Our last class of the semester was all about Transcription and learning how to write XML Markup Language in order to categorise data for cataloguing. Although I have used other languages such as CSS, HTML, JSON and Python I have never practised using XML until then, and I found it interesting and enjoyable to try and figure out. What I particularly enjoyed about it was the ability to create new tags while also adhering to strict rules in order to make the XML function.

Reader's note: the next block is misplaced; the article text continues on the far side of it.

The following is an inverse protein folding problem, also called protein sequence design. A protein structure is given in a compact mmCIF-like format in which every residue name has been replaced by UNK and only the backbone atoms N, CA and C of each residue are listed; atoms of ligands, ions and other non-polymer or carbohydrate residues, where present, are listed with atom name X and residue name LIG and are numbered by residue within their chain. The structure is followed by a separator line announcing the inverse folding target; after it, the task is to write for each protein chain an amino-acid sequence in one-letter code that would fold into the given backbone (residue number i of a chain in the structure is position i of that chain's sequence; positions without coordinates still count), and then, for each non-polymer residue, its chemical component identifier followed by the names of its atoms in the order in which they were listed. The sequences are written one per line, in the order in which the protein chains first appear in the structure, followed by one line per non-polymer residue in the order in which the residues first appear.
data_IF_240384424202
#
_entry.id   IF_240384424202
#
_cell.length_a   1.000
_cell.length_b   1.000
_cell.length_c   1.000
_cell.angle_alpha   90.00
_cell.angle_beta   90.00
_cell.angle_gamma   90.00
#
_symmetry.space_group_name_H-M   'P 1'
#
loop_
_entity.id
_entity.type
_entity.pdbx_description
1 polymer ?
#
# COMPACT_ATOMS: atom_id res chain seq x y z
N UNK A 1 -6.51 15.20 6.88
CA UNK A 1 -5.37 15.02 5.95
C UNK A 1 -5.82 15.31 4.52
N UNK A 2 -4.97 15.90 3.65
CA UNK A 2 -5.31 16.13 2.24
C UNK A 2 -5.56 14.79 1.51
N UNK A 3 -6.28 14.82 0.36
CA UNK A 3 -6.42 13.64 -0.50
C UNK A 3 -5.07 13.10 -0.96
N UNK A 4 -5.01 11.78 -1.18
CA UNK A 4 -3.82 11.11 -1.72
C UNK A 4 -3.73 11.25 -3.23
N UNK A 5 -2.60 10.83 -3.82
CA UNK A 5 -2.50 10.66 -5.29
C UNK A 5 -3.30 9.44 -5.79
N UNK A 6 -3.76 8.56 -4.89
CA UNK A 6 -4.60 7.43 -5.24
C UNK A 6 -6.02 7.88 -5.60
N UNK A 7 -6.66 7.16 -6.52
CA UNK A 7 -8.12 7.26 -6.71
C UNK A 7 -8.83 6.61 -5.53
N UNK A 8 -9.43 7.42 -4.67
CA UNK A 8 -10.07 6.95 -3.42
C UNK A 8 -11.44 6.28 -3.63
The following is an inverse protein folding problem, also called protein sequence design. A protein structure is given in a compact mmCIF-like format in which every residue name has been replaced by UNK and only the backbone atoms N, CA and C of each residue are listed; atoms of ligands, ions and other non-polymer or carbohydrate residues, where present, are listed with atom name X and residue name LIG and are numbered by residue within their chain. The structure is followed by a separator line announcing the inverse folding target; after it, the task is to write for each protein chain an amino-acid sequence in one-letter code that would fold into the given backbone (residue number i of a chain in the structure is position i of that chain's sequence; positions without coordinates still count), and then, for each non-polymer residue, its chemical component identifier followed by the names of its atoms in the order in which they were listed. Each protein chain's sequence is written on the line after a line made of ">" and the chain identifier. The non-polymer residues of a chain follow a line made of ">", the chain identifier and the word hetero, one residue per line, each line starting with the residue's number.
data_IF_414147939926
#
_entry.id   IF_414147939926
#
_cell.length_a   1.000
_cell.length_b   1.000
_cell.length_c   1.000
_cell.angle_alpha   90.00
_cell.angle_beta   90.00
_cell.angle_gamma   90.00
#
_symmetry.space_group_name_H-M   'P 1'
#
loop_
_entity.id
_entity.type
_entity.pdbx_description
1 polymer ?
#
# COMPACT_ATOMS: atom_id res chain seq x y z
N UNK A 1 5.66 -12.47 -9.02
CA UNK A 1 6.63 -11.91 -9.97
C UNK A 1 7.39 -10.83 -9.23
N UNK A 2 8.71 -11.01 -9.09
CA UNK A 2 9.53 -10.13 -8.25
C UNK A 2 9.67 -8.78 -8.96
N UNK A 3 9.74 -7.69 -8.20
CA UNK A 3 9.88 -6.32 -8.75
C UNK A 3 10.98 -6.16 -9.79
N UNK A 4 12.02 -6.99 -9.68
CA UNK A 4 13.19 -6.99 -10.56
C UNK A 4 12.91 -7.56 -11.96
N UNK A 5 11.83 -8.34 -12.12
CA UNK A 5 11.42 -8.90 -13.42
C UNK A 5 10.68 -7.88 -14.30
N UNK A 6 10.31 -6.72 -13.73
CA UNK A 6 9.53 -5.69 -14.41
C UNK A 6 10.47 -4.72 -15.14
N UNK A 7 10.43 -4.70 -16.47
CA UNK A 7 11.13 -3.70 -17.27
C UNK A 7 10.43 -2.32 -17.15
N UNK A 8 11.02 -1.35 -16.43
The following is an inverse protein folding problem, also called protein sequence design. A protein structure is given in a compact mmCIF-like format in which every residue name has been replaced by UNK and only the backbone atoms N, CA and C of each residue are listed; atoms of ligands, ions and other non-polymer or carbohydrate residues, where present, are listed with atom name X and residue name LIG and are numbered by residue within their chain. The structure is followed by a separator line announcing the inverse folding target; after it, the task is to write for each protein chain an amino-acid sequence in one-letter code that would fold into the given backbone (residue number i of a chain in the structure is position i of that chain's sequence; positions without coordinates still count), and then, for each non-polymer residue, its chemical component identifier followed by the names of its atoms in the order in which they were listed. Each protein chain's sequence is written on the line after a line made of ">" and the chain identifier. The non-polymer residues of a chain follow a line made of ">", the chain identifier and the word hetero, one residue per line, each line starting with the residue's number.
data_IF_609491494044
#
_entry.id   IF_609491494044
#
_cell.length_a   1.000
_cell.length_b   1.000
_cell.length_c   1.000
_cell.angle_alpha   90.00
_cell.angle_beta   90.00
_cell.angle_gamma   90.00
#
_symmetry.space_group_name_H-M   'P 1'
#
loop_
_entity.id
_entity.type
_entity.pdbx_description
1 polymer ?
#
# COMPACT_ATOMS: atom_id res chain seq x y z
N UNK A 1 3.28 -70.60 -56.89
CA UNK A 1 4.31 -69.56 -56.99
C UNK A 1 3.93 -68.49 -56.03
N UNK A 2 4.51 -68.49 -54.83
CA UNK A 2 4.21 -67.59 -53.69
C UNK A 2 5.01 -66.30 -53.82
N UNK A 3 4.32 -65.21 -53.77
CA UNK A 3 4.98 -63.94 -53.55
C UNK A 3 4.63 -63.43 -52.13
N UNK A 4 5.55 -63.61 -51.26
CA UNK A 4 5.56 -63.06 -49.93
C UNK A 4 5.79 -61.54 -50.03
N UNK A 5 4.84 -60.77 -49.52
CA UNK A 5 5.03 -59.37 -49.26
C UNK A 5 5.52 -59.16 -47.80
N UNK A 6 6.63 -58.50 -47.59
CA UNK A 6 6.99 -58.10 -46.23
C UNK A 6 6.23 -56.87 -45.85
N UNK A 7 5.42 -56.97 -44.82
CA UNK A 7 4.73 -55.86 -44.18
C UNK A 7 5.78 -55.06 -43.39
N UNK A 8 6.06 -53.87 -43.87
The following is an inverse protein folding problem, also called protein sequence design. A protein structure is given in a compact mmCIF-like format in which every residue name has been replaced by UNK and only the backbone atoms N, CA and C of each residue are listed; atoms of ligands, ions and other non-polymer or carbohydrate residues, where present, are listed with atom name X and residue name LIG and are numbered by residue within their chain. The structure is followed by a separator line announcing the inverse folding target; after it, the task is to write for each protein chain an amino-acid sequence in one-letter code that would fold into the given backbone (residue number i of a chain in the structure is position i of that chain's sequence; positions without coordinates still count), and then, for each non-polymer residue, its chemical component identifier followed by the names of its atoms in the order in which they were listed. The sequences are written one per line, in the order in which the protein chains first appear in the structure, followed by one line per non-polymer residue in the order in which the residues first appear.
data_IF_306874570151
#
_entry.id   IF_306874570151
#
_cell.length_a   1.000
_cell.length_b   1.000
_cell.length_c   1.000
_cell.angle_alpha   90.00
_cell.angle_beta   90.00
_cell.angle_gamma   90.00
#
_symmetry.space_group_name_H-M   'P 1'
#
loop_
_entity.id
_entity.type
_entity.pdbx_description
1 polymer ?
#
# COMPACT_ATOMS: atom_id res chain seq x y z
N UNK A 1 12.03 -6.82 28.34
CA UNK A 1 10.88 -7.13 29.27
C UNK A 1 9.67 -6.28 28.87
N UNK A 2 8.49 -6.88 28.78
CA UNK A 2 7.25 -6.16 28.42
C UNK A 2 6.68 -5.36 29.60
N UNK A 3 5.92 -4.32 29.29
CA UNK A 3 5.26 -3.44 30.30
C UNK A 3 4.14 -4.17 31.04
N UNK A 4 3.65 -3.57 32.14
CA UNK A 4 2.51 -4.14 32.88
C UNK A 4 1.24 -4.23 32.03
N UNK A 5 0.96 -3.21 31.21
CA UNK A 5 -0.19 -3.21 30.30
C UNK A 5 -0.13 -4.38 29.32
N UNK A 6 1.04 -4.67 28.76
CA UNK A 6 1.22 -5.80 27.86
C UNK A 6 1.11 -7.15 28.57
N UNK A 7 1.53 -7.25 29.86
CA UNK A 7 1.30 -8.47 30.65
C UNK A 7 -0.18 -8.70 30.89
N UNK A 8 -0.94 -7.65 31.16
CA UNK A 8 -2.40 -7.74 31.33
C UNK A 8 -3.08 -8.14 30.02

However, I am very familiar to the transcription side of things, due to my work working with the Freedmen Bureaus Paper for Douglass Day over a year ago. For people who are not knowledgeable in markup languages then using Transcription software as seen on the Smithsonian Transcription website, makes it very simple for people to get involved and helps to create a kind of digital community who want to help to transcribe these records and documents. I have a blogpost detailing the system that was used for the event, so I won’t be repeating myself here. However, I will say that it is not only the Smithsonian have websites for this, there is also Zooniverse where there are multiple projects featuring items needing transcribing, such as Anti-Slavery Manuscripts which entails, ‘turn our collection of handwritten correspondence between anti-slavery activists in the 19th century into texts that can be more easily read and researched by students, teachers, historians, and big data applications’(‘Anti-Slavery Manuscripts’ n.d.) and the Scribes of the Cairo Geniza which aims to ‘ unlock the secrets of one of the greatest archives of the middle ages. Hidden for centuries in an attic in Cairo, over 300,000 fragments of pre-modern and medieval Jewish texts—from everyday receipts to biblical works—have yet to be fully deciphered’ (‘Scribes of the Cairo Geniza’ n.d.). Closer to home, Ireland has created a similar website but for a stand-alone project known as Letters 1916 – 1923 which is ‘Ireland’s first participatory digital humanities project. Begun in September 2013 as Letters 1916, it expanded its collection period to the end of the Civil War through a generous grant from the Irish Research Council. Join us in creating this unique resource by sharing letters with us or helping to transcribe previously deposited letters’ (‘Explore Letters 1916-1923’ n.d.). The project is a combination between different organisations and requires the transcription of letters during 1916 – 1932 some of the most historically important years in Irish history. It is interesting that this is the second large scale digital project in Ireland over the last number of years, along with the Beyond 2023 initiative which I have spoken about in a separate blog post. This makes me feel very positive about how Irish organisations are seeing Digital Humanities as a viable way to help restore and transcribe the past in order to make it accessible for the future. It’s only a matter of time before we see more smaller scale projects being completed with a DH lens here in Ireland which makes me very excited about the future of Digital Humanities here in Ireland.